1. Remove eye protection or face shield from the back of the head by lifting the headband or earpieces up and over the head.
      Do not touch the outer surface of the eye protection or face shield; it is considered contaminated.
    2. Discard eye protection or face shield in the appropriate waste receptacle or place in an organization-designated receptacle for disinfection.
  3. Remove the gown (Figure 4)Figure 4.
    1. Unfasten the gown’s neck ties or VELCRO® closure and waist ties, ensuring that the gown sleeves do not come into contact with the body when reaching for the ties or VELCRO.
    2. Pull the gown away from the neck and shoulders, touching only the inside of the gown.
    3. Turn the gown inside out and fold or roll the gown into a bundle.
    4. Place the gown in appropriate soiled linen receptacle.
      Do not touch the front surface or sleeves of the gown; it is considered contaminated.
  4. Remove the mask or mask with face shield.
    1. Grasp the bottom ties or elastics of the mask or mask with face shield, then the top ties or elastics and pull the mask away from the face (Figure 5A)Figure 5A.
      Do not touch the front of the mask or mask with face shield; it is considered contaminated.
    2. Discard the eye protection and mask or face shield in the appropriate waste receptacle (Figure 5B)Figure 5B or place it in an organization-dedicated receptacle for disinfection.
  5. Perform hand hygiene.

Option 2: Removal of PPE, if Using a Disposable Gown

If hands become contaminated during any part of the PPE removal, immediately perform hand hygiene with soap and water or use an ABHR.

  1. Remove gown and gloves.
    1. Grasp the gown in the front and pull it away from the body so that the ties break. Touch only the outside of the gown with gloved hands.
    2. While removing the gown, fold or roll the gown inside out into a bundle.
    3. While removing the gown, peel off the gloves at the same time, touching only the inside of the gloves and gown with bare hands.
      Do not touch the front surface or sleeves of the gown or outside of the gloves; it is considered contaminated.
    4. Place the gown and gloves in the appropriate waste receptacle.
  2. Remove eye protection (e.g., goggles) and mask or face shield.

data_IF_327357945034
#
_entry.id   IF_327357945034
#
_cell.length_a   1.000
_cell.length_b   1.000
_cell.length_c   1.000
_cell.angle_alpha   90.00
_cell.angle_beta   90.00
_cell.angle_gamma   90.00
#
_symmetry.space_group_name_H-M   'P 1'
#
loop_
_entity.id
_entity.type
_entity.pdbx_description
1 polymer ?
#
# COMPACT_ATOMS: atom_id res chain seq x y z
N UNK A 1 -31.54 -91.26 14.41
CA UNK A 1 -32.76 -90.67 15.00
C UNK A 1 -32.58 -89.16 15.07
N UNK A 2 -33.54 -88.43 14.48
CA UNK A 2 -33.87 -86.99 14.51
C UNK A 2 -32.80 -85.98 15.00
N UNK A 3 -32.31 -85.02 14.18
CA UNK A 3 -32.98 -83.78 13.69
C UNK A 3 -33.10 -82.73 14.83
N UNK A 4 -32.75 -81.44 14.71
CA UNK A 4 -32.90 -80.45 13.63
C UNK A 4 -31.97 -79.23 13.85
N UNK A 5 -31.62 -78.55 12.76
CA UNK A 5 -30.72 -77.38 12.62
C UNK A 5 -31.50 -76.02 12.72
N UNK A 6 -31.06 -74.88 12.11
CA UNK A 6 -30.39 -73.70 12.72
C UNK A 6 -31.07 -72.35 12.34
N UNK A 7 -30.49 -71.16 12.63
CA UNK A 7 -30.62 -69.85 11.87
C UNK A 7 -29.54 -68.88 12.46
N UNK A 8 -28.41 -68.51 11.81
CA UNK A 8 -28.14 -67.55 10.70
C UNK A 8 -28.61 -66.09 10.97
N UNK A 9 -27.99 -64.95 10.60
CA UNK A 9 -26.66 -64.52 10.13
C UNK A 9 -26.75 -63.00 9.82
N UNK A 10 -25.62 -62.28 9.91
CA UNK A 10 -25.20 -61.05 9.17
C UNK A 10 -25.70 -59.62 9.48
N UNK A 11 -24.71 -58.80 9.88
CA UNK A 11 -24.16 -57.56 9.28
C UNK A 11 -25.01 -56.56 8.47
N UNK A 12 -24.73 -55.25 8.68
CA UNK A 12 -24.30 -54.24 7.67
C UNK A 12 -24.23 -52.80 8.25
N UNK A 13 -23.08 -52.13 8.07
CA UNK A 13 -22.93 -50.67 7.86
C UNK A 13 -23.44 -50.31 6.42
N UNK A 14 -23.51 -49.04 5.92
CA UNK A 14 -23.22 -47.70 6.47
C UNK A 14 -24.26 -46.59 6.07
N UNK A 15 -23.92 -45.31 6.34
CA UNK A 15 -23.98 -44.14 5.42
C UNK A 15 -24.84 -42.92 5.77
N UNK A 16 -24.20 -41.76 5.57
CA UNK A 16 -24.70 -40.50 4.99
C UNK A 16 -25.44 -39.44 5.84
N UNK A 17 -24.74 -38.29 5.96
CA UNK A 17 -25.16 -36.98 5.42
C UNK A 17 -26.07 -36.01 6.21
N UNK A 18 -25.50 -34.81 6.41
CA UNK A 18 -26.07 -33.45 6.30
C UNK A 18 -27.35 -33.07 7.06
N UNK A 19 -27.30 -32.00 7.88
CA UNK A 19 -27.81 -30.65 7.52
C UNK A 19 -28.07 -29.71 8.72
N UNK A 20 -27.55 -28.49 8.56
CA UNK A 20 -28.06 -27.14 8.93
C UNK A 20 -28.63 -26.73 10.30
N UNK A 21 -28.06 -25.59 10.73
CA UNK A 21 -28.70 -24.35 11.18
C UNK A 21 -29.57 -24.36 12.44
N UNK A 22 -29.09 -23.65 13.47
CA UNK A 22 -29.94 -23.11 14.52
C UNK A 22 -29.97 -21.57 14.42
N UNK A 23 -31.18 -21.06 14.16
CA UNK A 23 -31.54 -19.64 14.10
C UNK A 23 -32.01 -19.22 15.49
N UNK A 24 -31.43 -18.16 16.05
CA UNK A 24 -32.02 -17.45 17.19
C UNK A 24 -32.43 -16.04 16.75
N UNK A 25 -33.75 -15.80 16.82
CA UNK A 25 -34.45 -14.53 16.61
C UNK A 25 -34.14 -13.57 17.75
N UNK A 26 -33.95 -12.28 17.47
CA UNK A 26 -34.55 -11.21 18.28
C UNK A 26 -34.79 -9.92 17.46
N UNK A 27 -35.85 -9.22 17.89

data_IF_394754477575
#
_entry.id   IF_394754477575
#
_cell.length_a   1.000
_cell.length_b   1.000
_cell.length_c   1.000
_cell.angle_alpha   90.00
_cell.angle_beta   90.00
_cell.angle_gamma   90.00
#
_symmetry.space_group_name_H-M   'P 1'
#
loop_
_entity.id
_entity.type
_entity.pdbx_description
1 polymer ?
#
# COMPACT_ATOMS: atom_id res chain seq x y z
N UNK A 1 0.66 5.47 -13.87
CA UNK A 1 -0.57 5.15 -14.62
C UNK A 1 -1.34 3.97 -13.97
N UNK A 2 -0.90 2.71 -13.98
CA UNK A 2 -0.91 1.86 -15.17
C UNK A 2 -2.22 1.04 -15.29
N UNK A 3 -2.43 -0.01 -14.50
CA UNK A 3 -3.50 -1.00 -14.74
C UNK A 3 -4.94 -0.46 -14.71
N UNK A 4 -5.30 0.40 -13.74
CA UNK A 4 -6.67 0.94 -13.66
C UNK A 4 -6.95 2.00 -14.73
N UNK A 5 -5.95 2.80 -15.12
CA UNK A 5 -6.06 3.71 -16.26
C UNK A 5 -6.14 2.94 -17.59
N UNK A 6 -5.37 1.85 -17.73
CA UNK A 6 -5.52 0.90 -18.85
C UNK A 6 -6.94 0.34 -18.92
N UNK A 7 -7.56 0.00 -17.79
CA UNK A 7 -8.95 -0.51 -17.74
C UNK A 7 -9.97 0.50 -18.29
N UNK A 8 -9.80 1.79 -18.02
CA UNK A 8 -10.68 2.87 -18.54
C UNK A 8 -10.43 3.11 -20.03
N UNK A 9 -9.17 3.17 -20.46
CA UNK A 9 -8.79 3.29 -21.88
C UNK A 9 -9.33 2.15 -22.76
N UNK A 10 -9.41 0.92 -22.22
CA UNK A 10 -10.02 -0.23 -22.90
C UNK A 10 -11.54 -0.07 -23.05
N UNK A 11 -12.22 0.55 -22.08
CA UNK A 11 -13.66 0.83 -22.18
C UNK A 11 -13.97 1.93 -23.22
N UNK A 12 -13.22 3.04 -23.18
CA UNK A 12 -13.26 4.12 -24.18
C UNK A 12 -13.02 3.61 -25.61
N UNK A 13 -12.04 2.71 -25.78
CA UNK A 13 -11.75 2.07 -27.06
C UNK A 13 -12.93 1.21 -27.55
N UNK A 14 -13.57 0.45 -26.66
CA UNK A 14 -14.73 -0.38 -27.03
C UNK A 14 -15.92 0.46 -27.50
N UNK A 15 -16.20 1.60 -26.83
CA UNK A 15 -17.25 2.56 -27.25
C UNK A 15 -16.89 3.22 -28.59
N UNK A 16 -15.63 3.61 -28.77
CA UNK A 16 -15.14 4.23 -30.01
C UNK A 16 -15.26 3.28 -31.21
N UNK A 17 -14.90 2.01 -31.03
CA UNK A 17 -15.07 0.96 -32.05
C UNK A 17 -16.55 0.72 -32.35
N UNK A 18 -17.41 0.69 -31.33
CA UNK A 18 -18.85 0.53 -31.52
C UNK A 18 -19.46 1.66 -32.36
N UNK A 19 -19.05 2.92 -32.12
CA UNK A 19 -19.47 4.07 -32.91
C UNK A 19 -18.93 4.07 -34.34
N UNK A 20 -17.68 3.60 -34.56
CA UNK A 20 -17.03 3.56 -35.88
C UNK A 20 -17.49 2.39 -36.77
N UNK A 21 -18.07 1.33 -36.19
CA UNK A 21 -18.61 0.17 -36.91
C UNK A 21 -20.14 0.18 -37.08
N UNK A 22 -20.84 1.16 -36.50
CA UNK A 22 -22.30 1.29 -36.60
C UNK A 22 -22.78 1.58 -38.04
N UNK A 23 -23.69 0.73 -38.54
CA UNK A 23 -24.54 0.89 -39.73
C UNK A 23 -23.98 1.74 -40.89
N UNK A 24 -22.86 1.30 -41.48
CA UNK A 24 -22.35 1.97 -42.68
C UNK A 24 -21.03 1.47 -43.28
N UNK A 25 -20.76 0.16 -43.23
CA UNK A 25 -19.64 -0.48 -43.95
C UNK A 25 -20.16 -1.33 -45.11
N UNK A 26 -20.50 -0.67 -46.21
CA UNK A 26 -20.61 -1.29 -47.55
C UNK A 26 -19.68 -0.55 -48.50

1. Remove eye protection or face shield from the back of the head by lifting the headband or earpieces up and over the head.
      Do not touch the outer surface of the eye protection or face shield; it is considered contaminated.
    2. Discard the eye protection or face shield in the appropriate waste receptacle or place in an organization-designated receptacle for disinfection.
  3. Remove the mask or mask with face shield.
    1. Grasp the bottom ties or elastics of the mask or mask with face shield, then the top ties or elastics of the mask or mask with face shield (Figure 5A)Figure 5A.
      Do not touch the front of the mask or mask with face shield; it is considered contaminated.
    2. Discard the mask or mask with face shield in the appropriate waste receptacle (Figure 5B)Figure 5B.
  4. Perform hand hygiene.

Completing the Procedure

  1. Ensure that the patient has had sufficient opportunity to discuss health problems, course of treatment, or other topics important to the patient while in the isolation room.
  2. Continually monitor the patient’s and family’s understanding of ongoing isolation precautions.
  3. Perform hand hygiene.
  4. Document the procedure in the patient’s record.

EXPECTED OUTCOMES

  • Patient can explain purpose of isolation and cooperates with specific isolation precautions.
  • No evidence of suspected breach of isolation precautions exists.
  • Health care team members are free from infection.